It’s been more than 48 hours since Kevin Owens’ six-month reign as WWE Universal Champion came to an end in 23 seconds at WWE Fastlane. His challenger, Goldberg, defeated the Prize Fighter in his second Singles match in over a decade and will move on to WrestleMania 33, where the 50-year-old part-time wrestler will defend his new championship against part-timer Brock Lesnar.
The fact that a man can come back after a decade-plus absence and defeat someone as talented and hard working as Owens is to the dismay of many, including myself at first reaction:
— Mark Whited (@MarkWhited215) March 6, 2017
But after an exhale and some reflection on the reality of this predetermined world, I’ll live. So will Kevin Owens.
I remember watching Owens wrestle at Viking Hall as a teenager. Then, I knew him as Kevin Steen. He’d put his body on the line to a much greater degree, often doing moves that WWE likely wouldn’t allow for the few hundred vocal fans that packed that building on a Saturday night. His pay was likely a couple hundred dollars, if that. The Internet wasn’t as big, nor did he have Pro Wrestling Tee’s as an option for another stream of revenue. So the financial payoff wasn’t quite what it could be for many independent wrestlers of his caliber today.
Fast forward 13 years and Owens made more money in 23 seconds to lose than many of us will make in a month. Not a bad gig.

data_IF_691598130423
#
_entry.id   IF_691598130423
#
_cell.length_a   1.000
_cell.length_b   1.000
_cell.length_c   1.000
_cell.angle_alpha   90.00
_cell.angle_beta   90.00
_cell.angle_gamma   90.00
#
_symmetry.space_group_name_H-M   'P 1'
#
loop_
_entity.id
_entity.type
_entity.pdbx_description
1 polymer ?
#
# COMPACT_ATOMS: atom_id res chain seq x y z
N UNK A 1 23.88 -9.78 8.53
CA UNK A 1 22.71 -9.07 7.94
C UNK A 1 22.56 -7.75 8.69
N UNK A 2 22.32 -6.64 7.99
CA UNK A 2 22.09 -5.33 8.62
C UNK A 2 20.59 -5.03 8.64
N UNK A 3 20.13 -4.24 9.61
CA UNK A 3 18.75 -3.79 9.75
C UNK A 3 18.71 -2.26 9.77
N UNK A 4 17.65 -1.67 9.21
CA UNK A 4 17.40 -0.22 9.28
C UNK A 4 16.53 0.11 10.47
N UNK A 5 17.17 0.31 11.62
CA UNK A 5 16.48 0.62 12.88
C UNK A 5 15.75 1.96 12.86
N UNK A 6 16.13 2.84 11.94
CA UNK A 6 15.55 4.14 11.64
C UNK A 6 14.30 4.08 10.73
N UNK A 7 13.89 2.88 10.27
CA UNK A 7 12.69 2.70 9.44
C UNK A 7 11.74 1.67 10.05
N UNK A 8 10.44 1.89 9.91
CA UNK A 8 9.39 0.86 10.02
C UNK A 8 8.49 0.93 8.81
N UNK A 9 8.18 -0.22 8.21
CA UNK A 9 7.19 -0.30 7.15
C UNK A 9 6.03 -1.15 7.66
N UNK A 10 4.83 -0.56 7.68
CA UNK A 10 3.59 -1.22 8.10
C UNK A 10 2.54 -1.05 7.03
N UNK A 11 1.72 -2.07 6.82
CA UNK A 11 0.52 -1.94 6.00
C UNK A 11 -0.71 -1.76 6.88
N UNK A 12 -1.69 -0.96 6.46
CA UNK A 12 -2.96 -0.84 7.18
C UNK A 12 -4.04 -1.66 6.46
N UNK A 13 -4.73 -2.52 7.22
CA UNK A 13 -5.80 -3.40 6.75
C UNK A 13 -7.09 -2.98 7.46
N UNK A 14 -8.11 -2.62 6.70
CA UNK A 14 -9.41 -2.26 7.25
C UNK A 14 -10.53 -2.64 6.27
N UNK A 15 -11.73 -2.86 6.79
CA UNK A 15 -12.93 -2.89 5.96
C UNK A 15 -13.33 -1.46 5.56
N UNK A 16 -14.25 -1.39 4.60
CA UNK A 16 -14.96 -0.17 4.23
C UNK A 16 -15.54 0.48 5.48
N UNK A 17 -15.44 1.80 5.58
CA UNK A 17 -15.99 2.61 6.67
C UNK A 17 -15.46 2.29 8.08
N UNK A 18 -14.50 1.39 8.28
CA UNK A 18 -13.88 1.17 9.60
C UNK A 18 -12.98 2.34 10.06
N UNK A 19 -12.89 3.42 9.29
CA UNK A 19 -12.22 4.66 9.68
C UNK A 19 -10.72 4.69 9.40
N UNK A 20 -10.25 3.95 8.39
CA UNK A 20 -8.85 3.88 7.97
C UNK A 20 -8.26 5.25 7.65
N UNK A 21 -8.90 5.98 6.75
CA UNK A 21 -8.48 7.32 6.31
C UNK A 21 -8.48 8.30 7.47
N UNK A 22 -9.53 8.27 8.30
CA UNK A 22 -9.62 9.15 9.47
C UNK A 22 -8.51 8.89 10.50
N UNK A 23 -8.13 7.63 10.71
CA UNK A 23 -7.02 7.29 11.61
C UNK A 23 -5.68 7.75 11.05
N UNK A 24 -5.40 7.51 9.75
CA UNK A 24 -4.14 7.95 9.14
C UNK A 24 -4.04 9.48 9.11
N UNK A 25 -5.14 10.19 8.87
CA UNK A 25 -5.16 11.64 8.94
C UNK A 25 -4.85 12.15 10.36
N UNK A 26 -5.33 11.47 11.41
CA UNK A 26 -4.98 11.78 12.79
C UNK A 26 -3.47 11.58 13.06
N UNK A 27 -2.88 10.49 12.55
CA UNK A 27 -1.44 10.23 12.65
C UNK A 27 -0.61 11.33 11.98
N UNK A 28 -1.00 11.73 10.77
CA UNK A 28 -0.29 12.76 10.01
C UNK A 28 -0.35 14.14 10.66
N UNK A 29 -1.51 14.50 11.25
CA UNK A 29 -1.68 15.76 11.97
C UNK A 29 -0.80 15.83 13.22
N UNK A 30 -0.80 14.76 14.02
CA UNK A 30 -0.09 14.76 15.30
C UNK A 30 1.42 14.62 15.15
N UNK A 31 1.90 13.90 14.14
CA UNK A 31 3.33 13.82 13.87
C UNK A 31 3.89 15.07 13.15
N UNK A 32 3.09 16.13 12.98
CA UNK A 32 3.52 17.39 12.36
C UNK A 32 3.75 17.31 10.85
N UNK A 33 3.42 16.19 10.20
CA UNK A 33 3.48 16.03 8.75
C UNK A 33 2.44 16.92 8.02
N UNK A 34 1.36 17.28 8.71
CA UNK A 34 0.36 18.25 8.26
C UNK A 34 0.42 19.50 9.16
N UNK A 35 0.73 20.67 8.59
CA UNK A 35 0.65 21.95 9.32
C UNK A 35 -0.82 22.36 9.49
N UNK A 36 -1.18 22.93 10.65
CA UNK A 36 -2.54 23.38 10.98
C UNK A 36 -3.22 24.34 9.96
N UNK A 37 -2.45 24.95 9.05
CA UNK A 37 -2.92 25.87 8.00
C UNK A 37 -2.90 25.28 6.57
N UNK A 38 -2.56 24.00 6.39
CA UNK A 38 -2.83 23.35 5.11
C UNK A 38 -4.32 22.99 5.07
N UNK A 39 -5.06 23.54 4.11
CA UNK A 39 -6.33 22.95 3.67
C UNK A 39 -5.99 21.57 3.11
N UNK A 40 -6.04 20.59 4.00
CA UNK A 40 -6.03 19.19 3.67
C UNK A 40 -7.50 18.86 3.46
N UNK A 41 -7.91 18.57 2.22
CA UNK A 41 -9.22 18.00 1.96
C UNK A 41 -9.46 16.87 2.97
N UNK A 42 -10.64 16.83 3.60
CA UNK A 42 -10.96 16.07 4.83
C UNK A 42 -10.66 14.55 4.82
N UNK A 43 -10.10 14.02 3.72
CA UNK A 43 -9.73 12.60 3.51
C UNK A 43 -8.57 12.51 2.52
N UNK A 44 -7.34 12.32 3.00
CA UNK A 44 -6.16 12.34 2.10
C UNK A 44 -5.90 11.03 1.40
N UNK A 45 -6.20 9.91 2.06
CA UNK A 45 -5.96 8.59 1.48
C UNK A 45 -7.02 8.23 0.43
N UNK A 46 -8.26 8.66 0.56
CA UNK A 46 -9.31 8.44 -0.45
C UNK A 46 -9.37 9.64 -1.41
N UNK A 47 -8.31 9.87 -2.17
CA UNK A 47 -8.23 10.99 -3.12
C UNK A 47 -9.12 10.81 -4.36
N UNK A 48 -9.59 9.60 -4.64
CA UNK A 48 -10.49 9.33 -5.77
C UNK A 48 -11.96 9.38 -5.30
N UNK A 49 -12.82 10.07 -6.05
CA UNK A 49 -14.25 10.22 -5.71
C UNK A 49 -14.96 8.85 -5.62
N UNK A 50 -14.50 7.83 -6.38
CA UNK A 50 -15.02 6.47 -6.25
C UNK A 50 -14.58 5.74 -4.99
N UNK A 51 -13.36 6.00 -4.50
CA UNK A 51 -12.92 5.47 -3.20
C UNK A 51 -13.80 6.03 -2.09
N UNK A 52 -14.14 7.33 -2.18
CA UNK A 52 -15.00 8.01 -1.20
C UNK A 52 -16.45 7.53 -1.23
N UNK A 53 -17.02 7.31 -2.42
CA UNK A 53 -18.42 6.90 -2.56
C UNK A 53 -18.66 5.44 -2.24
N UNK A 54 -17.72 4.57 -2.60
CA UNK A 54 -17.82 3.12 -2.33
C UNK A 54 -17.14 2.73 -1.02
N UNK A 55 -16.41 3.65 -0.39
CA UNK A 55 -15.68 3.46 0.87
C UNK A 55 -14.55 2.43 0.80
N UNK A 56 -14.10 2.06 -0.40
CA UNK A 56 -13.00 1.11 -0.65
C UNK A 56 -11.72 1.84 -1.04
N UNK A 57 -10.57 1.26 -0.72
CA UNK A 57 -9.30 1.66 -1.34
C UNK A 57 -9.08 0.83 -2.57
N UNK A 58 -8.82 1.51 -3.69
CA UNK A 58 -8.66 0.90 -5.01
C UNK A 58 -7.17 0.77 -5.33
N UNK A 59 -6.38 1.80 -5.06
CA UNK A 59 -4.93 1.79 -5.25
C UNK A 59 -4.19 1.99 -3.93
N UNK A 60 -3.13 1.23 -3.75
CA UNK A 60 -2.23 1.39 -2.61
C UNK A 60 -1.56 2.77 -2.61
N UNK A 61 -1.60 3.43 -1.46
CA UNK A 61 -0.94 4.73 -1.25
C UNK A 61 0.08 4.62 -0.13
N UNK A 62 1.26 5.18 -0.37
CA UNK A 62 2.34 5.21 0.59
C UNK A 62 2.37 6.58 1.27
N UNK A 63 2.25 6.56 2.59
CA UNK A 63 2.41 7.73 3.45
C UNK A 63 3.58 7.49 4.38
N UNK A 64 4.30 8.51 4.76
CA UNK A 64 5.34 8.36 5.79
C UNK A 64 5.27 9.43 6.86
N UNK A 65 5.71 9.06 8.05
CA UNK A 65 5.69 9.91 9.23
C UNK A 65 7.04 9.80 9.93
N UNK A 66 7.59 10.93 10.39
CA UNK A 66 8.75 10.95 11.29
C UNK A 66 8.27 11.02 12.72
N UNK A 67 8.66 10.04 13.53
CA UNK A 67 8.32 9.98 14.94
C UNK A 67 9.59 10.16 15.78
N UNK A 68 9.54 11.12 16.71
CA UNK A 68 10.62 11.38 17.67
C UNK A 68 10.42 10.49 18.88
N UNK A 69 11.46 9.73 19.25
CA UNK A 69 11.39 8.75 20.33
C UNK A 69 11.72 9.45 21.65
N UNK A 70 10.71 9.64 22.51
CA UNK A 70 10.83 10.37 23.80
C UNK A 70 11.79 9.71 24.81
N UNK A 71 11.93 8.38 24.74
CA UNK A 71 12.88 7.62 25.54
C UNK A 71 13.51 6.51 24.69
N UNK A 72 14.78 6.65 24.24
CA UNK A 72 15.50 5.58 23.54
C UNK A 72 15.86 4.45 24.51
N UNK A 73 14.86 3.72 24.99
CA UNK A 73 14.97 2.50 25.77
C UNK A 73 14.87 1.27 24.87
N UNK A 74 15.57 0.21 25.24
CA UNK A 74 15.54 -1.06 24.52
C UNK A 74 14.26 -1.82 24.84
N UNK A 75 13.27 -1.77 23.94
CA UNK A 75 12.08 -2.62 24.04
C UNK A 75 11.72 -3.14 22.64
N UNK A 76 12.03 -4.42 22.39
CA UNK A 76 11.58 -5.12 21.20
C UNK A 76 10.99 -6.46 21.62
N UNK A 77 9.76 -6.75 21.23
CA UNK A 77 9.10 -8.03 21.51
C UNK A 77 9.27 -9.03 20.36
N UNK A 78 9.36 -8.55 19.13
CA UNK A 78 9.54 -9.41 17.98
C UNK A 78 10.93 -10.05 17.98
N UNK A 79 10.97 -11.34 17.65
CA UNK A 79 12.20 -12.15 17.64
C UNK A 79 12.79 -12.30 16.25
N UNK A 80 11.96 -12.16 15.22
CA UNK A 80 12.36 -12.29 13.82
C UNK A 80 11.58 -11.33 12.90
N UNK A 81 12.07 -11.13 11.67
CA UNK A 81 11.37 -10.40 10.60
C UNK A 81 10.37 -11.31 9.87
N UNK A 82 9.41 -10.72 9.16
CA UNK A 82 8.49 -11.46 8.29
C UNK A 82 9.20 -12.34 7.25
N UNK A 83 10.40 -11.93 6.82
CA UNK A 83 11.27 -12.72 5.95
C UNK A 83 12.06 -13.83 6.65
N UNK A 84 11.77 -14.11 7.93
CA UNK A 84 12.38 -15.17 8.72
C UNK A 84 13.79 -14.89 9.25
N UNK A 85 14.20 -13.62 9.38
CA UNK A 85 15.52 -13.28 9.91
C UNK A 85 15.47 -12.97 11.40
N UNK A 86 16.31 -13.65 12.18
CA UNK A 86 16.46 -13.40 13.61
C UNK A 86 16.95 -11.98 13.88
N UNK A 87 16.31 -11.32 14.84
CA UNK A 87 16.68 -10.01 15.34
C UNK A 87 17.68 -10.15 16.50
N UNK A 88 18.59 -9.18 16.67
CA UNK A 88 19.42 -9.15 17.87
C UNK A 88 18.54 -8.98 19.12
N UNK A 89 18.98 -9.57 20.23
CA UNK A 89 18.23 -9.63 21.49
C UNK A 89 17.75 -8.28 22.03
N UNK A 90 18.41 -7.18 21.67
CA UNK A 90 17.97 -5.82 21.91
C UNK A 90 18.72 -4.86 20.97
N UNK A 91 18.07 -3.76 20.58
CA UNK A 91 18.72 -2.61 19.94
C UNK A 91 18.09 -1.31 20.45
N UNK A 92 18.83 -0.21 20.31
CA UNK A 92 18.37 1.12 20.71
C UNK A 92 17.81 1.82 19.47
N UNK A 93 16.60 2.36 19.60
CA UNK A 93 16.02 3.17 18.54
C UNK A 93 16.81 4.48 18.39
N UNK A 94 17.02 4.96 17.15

The web many fans get tangled in is this false sense of reality. While pro wrestling may still “feel real” to you, the fact is it isn’t. Not to take away from the performers and their hard work in and outside of the ring — we should all respect and support that — but it’s all part of a show: the wins, the losses, the titles, and the title changes. When I exhaled, I realized this fact about Owens and every title change I hated prior. I had a pro wrestling breakthrough.
Like any form of entertainment, professional wrestling is an escape from daily life through the talented individuals that perform in the squared circle. Viewers get emotionally involved in the action, the classic themes that are presented, and the various stories being told.
While it’s understandable that the showdown between Goldberg and Brock Lesnar at WrestleMania 33 isn’t a popular matchup with the majority, the reality is that these two are characters in a story that is being told and the WWE Universal Championship is simply a prop. Like any TV show, our opposable thumbs have the power to change the channel.
If WrestleMania 33 isn’t shaping up to be the annual spectacle that you hoped for, we all have the ability not to watch. If the current storylines don’t appeal to you, perhaps try watching an indy brand. We can make those choices, but the choice we can’t make is to change the story. We’re not the ones writing it.
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